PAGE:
Tag Archives: Independence

A Return to Normalcy: The Virtuous Woman

In the years following the American Revolution, the role of wife and mother became of great importance. In a new nation founded on the principles of liberty and equality, the job of a virtuous woman was to ensure that the men who led the nation remained free from the corrupting influence of power and prestige. Women, virtuous women dedicated to the home and family, were believed to be vital in counteracting the temptations of the world and the dangers of political power. Women like Abigail Adams hoped for an equality that seemed inherent in the rhetoric of the Revolution, but had to settle for “inherent moral superiority” rather than equality for women.[1]

Women had been an integral part of the Revolution, and had provided support in capacities essential for success. After the Revolution came to an end, society wished to return them to their homes, a pattern that would be seen again and again in U.S. history. In some cases, the women of post-revolutionary America had fewer protections and rights than they did prior to the war. Property laws that protected and provided for a widow were not reestablished in the new nation and it would take time for new laws to replace what had been lost. [2]

The virtuous qualities of a woman were praised, but her desire for equality was not. Even women who had served valiantly during the war, found themselves pressured to return to the roles of virtuous wife and mother when the war ended. Those who did not graciously return to the parlor and leave the public life to the men, found life in the new nation a hardship not a blessing.[3] War may have disrupted the social norms, but in a post-war world, a return to normalcy was considered vital to stability and success. That meant women, although valued, were anything but equal.

[1] Carol Berkin, Revolutionary Mothers: Women in the Struggle for America’s Independence (New York: Vintage, 2006), xii.

[2] http://www.ushistory.org/us/13e.asp;  http://www.gilderlehrman.org/history-by-era/womens-history/essays/legal-status-women-1776%E2%80%931830

[3] Berkin, 139.

Ideology, Revolution, and Change: A Slow Process

On July 4, 1776 the Declaration of Independence was proclaimed to the people of Philadelphia, “We hold these truths to be self-evident, that all men are created equal, that they are endowed by their Creator with certain unalienable Rights, that among these are Life, Liberty and the pursuit of Happiness…” Eleven years later, the Constitution of the United States of America was created, reaffirming the goal to “…establish Justice, insure domestic Tranquility, provide for the common defence(sic), promote the general Welfare, and secure the Blessings of Liberty…” In 1789, the congress defined twelve common rights of U.S. citizens but only 10 of these became amendments to the constitution. The Bill of Rights defined what the Declaration had not; it defined which rights could be agreed upon as the unalienable rights of man. At the heart of these rights was the belief that sanctity of thought and property were key to liberty.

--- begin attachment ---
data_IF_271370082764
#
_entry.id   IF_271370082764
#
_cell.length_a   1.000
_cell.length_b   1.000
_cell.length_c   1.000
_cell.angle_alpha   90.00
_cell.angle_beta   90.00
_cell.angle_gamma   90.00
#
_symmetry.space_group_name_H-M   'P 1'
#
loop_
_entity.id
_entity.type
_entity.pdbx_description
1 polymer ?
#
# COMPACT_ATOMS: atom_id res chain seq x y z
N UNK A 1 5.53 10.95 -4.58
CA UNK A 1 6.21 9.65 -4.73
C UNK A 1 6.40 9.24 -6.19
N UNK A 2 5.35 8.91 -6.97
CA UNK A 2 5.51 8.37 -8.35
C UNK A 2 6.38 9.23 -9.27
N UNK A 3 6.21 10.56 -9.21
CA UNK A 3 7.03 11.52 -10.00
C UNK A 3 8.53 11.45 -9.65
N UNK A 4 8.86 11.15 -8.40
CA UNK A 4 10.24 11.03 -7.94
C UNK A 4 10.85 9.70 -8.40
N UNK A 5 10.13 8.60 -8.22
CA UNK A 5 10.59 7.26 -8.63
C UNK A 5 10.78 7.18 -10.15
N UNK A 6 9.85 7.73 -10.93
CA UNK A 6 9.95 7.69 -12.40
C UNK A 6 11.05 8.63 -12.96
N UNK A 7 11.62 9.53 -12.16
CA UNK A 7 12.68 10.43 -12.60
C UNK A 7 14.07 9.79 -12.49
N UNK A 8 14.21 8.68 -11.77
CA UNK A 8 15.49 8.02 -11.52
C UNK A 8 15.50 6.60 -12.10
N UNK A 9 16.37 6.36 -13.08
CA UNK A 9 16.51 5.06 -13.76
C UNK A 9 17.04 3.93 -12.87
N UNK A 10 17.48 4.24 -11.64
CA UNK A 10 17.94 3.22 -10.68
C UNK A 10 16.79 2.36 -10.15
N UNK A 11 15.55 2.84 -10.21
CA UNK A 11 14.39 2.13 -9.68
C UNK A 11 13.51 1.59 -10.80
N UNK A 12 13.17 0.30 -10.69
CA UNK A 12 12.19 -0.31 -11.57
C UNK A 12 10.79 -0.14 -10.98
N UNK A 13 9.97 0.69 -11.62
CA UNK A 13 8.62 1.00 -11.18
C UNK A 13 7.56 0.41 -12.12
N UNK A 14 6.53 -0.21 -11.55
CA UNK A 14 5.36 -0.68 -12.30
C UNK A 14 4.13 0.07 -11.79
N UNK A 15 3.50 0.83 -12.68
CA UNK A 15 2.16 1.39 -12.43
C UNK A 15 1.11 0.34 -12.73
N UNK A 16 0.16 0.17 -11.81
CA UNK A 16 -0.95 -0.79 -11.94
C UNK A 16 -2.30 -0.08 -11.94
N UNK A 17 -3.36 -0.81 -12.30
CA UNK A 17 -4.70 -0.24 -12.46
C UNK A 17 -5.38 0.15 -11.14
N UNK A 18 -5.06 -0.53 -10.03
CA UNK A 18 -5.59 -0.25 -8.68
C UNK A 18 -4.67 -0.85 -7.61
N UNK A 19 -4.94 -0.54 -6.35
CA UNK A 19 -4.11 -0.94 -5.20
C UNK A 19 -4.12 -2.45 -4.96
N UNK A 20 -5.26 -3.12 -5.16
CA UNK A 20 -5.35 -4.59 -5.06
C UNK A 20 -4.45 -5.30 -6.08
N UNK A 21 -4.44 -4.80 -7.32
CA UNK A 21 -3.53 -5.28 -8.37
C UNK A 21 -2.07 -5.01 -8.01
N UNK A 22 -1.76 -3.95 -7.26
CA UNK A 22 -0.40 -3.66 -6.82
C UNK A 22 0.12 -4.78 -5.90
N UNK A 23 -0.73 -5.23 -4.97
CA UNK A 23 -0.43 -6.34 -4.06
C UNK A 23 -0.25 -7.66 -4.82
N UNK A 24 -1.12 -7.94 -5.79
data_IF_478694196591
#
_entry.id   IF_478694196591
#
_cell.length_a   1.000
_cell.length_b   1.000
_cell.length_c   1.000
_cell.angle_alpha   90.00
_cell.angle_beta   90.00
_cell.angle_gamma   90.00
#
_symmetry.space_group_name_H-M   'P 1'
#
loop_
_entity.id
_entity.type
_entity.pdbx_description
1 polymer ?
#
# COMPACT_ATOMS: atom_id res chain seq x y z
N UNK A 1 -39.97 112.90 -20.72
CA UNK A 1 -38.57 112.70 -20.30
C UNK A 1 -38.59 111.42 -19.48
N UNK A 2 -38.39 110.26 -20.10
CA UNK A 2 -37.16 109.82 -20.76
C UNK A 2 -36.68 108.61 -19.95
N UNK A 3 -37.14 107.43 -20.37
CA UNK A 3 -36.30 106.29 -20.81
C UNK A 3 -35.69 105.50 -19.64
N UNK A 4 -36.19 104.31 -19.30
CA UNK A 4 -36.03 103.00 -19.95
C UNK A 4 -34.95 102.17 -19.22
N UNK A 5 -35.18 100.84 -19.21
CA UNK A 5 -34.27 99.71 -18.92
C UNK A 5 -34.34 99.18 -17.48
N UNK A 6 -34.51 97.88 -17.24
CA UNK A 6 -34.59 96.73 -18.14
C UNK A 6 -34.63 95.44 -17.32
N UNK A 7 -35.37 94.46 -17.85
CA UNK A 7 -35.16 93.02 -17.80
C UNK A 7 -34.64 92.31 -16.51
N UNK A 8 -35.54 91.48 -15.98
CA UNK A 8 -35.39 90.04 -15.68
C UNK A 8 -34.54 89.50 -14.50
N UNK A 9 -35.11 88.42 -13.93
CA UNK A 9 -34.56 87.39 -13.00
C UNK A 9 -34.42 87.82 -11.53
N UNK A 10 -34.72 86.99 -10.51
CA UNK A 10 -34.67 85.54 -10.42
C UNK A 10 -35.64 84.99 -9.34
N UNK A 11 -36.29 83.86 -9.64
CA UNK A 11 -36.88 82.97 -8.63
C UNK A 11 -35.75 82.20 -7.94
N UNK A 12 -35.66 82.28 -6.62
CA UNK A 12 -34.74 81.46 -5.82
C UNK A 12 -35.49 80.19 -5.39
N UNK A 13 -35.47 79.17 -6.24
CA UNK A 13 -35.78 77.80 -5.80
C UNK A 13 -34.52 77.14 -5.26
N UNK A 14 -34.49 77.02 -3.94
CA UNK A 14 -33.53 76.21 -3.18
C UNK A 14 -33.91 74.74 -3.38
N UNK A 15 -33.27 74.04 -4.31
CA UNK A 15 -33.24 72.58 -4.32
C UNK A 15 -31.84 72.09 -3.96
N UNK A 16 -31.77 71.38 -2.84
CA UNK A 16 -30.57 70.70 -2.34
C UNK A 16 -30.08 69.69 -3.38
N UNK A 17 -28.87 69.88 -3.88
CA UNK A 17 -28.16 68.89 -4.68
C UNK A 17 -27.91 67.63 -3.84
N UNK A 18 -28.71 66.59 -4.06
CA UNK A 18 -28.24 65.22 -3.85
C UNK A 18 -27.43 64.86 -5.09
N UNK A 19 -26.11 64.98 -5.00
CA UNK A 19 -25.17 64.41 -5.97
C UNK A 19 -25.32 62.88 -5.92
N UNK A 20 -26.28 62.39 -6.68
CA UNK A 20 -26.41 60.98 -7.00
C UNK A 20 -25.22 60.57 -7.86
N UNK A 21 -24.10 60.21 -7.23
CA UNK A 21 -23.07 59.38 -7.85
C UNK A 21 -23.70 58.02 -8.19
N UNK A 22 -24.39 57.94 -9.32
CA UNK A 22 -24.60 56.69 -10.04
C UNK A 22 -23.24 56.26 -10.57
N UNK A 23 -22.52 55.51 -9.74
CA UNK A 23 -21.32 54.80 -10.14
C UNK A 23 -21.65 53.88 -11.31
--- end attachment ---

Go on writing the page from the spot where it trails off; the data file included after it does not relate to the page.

Beginning in the 1760s, arguments were made that government should not impinge upon these basic rights. Property was not to be surrendered unless it was done so willingly or due to the judgement of one’s peers. It was felt that the forfeiture of property was tantamount to the loss of liberty. While the social strata of the colonies was less structured than in the Old World, property was still closely associated to one’s identity and stature. The loss of property, even from taxation, was considered highly serious in nature. Laws impinging on property rights and laws which changed the colonial judicial system led most often to non-violent protestations. In many cases the laws were repealed, but they were followed by new laws equally objectionable to the colonists. During the decade leading up to the American Revolution and throughout the years of warfare, an ideology emerged that defined political representation as a fundamental right of the citizen. This was not a new ideology, but one that became well-articulated during the numerous debates of the revolutionary period. By the time the U.S. Constitution was drafted, the notion of a government “of the people” was becoming firmly planted in the American psyche. The Preamble stated, “We the people” rather than “We the states”. The new nation was formed with the people being the highest political unit rather than the states. In 1863, during a bloody civil war, President Abraham Lincoln delivered the Gettysburg Address in which he reiterated that the nation was a “government of the people, by the people, for the people”. The American Civil War tested the strength of the constitution and the union it had created. However, it also highlighted that even after more than half century, the ideology that had declared the equality of man and the right to political representation had not become a universal reality in the United States and its territories. It would not be until the twentieth century that all U.S. citizens would gain the right to vote, and the protection to vote without constraint due to the lack of property or social standing.